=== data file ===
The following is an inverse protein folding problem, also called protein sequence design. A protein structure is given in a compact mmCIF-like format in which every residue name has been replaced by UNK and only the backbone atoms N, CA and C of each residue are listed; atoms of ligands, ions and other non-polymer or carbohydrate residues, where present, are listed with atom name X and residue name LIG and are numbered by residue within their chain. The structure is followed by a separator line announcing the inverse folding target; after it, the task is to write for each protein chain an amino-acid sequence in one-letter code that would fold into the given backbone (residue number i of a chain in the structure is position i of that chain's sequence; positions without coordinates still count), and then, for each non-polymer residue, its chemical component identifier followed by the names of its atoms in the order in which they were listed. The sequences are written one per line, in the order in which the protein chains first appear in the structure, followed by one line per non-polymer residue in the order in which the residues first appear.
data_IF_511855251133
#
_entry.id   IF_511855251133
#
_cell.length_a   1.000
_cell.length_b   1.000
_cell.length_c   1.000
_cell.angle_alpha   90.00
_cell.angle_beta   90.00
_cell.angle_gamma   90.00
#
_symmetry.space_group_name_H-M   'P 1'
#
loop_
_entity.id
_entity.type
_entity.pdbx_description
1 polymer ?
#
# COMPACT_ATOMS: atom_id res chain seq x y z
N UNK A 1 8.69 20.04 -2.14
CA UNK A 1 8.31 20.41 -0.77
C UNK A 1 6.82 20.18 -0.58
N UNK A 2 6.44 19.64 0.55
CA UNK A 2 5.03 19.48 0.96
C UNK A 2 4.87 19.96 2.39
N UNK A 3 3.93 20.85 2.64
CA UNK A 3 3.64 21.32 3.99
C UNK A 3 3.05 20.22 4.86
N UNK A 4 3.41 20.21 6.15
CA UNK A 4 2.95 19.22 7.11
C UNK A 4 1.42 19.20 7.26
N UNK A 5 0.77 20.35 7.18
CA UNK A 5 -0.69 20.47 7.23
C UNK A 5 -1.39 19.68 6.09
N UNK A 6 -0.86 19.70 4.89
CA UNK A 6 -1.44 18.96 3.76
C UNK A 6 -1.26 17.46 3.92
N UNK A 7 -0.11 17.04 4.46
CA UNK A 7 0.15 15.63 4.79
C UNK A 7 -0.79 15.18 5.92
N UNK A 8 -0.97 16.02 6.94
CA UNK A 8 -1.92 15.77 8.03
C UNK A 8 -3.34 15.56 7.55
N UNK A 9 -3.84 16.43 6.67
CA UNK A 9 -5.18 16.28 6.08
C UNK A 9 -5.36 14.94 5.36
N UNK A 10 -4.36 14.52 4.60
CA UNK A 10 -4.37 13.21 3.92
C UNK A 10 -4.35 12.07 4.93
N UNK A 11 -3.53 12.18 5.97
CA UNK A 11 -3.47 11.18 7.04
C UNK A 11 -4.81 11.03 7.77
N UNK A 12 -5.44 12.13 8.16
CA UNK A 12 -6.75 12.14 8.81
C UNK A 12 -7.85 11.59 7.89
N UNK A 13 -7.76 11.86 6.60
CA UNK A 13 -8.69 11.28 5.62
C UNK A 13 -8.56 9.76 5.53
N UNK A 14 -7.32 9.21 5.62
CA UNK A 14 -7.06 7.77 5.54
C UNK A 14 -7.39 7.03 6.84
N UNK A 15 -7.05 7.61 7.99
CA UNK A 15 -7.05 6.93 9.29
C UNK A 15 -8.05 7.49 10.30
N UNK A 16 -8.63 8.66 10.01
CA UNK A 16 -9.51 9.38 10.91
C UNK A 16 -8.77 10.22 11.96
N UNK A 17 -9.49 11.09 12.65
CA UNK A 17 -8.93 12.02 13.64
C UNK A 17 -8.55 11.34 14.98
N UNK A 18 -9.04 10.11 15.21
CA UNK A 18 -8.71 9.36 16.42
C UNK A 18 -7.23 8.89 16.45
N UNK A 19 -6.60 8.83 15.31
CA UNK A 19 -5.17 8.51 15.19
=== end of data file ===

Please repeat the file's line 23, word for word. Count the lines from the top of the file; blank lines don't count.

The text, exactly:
CA UNK A 1 8.31 20.41 -0.77